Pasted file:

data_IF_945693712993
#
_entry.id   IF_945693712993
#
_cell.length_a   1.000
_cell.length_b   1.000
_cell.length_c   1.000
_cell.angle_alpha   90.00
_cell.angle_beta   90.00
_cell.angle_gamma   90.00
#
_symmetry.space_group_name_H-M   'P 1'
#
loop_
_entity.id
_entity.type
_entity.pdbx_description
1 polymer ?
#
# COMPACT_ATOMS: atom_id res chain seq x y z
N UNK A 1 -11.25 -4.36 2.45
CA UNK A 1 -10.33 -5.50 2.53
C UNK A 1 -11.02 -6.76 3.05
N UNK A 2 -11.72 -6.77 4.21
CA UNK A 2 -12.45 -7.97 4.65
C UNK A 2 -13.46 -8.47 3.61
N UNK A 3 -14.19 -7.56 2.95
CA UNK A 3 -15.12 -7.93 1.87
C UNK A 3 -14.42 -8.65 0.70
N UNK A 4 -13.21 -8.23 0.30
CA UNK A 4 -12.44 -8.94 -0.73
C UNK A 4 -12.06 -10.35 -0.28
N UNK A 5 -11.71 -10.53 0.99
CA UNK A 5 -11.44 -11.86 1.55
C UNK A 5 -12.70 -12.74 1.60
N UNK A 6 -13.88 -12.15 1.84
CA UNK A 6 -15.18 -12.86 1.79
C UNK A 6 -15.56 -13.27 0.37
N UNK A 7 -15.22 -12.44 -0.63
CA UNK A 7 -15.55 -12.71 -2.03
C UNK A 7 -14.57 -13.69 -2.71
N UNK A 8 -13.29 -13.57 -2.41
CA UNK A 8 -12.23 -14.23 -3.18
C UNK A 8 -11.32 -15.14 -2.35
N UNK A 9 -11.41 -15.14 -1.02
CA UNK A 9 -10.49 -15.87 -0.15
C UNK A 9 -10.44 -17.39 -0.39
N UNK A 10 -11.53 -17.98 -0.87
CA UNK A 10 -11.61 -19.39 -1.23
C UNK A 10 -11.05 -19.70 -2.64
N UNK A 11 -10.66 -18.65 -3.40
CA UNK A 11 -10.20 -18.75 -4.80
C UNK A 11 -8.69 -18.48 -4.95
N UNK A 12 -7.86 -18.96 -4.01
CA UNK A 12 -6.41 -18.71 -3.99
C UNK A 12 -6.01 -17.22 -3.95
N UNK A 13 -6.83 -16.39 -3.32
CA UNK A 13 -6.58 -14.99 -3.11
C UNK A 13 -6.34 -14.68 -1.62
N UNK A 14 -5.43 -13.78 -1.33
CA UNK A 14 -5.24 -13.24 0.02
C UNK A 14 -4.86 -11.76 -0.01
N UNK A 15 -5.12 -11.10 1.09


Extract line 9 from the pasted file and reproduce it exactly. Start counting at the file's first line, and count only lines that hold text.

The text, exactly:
_cell.angle_beta   90.00